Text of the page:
Adeo is taking a much more scientific method with a testing and review process that he believes will lead to a data-driven approach to finding the best entrepreneurs. Although their methods, process, and outcomes have been challenged, the Startup Genome project and even Y-Combinator have been attempting similar, albeit less rigorous methods, of reviewing and synthesis of data.Cameron has created a filter by requiring you to be part of the Stanford Community, and Kindra requires at least on woman co-founder. These are all filters and methods to try to narrow down overwhelming opportunity.

It shouldn't be any surprise that many of 500Startups companies are in the area of metrics, process optimization (usually email), and related fields. Although he does not embrace it as publically as Adeo, Dave is circling the same topic. What's the signal to help identify great entrepreneurs in all the noise?

The current market, and the forseeable future, past success, market space, concept/execution, networking, and social proof (a reference is a requirement of 500Startups) will still make up the lionshare of successful applicants. It's never been easier to test out your ideas, get customer feedback, blog, execute, and network. As Mark Suster said at the Founders Showcase just a few days ago, in the age of social networking if you can't make a connection, you're probably already in trouble. So while it’s a fine process, it does lead to overwhelming in-flow. There was a time when execution set a high-enough bar as to filter out a large majority of companies that should not be funded. That bar has dropped a bit.

Personally, I'm leery of the purely data-driven approach. I added a Cognitive Psychology degree to Computer Science because I believe in the ideas of social science, but still find the process to be too malleable to believe in it as a sole input. As a startup community, we need to continue to collect and analyze success and failure.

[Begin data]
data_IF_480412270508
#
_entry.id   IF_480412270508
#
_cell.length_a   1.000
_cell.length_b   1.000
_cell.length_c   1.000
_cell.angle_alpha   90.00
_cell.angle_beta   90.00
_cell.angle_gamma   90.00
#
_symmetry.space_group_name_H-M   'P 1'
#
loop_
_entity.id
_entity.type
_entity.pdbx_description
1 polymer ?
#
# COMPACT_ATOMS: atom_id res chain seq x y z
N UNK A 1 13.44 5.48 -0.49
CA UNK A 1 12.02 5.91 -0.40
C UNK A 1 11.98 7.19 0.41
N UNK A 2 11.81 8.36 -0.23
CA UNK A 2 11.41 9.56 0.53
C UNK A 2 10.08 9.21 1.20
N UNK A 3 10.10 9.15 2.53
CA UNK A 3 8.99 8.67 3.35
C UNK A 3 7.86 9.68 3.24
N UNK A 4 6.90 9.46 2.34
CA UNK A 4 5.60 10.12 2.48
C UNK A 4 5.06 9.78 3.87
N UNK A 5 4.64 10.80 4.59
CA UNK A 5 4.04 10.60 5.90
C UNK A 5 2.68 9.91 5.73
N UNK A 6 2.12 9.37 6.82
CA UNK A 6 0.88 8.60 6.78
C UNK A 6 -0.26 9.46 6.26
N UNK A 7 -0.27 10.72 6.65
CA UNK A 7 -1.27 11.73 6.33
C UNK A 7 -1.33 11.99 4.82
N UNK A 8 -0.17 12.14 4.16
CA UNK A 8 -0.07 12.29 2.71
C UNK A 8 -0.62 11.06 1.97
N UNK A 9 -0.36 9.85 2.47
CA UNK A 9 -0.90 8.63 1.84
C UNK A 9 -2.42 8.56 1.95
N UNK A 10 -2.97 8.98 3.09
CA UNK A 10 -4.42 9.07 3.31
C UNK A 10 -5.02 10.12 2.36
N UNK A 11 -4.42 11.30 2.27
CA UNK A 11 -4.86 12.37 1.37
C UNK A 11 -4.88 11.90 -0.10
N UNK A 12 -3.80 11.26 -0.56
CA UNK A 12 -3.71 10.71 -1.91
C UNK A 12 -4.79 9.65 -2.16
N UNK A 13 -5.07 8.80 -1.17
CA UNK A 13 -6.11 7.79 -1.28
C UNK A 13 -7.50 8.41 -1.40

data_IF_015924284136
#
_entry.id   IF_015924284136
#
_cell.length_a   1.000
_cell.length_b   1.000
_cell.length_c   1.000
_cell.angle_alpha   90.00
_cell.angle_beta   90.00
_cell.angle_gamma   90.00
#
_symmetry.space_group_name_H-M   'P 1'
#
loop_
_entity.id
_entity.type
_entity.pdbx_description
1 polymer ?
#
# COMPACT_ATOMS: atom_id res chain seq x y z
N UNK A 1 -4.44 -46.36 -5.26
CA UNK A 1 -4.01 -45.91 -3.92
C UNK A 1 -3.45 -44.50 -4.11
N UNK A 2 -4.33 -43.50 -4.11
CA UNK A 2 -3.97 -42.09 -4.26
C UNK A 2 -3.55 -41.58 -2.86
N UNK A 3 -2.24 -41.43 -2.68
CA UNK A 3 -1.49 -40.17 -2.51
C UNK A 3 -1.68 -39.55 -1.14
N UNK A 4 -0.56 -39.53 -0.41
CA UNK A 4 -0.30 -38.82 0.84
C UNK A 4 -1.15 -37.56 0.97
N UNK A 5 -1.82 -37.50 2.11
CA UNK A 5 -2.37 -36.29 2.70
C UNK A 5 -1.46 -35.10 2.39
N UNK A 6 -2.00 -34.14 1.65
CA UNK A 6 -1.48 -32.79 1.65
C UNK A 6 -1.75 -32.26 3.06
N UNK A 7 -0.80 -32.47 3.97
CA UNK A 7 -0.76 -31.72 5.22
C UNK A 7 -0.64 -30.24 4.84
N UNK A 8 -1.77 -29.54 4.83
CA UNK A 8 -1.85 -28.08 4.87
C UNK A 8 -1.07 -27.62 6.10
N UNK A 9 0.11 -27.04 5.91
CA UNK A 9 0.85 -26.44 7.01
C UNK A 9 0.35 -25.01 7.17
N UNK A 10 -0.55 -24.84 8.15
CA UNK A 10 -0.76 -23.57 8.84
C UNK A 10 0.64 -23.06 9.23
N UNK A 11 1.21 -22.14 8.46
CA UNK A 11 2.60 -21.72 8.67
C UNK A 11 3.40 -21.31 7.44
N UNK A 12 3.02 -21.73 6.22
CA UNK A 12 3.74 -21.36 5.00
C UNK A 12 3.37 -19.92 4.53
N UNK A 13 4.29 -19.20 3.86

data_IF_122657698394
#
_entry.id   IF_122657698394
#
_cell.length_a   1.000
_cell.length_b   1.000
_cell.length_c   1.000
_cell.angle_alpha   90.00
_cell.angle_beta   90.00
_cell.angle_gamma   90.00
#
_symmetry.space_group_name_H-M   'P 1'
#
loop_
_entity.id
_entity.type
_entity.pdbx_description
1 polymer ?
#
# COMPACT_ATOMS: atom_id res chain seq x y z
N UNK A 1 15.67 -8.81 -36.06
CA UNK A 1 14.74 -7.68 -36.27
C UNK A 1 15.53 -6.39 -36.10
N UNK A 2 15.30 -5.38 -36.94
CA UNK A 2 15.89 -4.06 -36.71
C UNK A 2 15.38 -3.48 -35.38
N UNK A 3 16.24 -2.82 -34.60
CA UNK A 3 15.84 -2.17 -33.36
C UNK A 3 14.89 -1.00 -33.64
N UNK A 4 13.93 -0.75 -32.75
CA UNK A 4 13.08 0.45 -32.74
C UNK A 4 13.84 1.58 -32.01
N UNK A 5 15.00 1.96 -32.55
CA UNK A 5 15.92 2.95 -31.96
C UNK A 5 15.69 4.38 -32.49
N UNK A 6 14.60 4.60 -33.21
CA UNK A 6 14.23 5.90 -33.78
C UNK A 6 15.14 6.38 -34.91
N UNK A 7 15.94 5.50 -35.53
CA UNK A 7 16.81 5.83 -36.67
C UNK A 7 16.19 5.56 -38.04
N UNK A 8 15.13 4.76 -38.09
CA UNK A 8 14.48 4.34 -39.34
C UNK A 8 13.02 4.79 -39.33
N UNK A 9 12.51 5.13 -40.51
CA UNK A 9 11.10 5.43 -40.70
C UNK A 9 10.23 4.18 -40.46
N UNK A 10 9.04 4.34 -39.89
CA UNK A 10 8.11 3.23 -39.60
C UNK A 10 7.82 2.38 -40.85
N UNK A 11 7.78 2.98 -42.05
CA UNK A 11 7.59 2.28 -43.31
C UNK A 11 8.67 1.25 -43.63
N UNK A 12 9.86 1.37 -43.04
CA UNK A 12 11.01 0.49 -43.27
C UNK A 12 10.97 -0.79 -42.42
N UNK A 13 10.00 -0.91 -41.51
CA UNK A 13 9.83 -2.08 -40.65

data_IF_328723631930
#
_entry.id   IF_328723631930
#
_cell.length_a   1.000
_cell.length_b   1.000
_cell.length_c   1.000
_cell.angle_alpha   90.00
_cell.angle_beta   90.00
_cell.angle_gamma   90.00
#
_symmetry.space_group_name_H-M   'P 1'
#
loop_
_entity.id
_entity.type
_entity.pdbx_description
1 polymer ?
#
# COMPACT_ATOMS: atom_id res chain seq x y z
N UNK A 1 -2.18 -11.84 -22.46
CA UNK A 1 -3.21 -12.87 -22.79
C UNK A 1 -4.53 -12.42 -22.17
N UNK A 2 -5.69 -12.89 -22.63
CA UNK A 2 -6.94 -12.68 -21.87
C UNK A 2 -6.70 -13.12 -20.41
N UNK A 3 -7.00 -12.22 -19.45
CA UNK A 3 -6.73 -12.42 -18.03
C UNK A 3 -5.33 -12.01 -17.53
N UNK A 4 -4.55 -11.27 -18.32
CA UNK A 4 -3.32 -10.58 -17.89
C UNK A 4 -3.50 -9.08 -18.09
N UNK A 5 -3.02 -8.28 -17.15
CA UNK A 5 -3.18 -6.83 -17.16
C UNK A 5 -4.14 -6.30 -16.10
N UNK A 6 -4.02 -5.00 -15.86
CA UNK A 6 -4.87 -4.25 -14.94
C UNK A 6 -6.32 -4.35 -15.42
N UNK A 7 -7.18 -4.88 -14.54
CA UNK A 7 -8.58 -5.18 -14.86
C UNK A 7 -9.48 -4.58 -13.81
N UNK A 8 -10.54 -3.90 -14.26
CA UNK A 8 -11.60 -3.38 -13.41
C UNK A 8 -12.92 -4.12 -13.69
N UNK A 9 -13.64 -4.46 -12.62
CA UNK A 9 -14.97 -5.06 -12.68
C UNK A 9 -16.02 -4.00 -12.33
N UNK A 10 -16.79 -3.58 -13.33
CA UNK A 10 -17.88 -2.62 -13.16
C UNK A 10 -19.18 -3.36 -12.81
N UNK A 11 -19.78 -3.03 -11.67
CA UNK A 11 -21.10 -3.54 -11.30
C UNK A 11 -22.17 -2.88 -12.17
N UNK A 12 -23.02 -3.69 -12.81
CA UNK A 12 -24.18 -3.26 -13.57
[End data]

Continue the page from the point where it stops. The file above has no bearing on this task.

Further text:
We're currently devoid of a enough data in enough markets, and still struggling with issues of  cultural/gender/race bias. Adeo is onto something, and combining his data-driven approach with social proof, execution, and hustle found in the 500Startups methods will be the best filter for another five or ten years, as we gather actionable data we can use to have a more predictable model.

 In the end this is still a hits business, be it baseball, music, or startups. There will be misses. 

The most important thing for you to do as an entrepreneur is to know the incubator you are applying to, do the research to understand their values, process, and interests, and be sure there is a match with your values and interests. You have a responsibility to contribute to the community, to give back, and to be bigger than something you can be on your own. There are a number of great incubators (or whatever they want to call themselves!) - go make it happen!

Saturday, June 11, 2011

Did we miss something? Startups and Customer Acquisition

A few minutes ago, I signed up for @TotalHealthHub, after talking to one of the team members on Twitter.

They are using LaunchRock, an excellent landing page creator for pre-launch startups. Below is a picture of the LaunchRock page right after I signed up and tweeted it out. As you can see, easy to share via Facebook, Twitter, and even email. The email includes easy-to-use address book integration. For the 2 people left I know on Orkut, there's a URL I can provide, too. Spreading the digital word could not be easier, but it still got me to thinking, have we over-focused on the social media and pre-launch phases as a startup industry?

When did we loose word-of-mouth? The thing that strikes me is there is no way for me to actually share this experience and participate in the virtual currency - in this case, early access to @TotalHealthHub - by telling my network verbally. It does not scale, but it's very powerful; looking someone in the eye and saying "you have to try this". The fact that there's no way to capitalize on that delivery mechanism is fertile ground for improvement.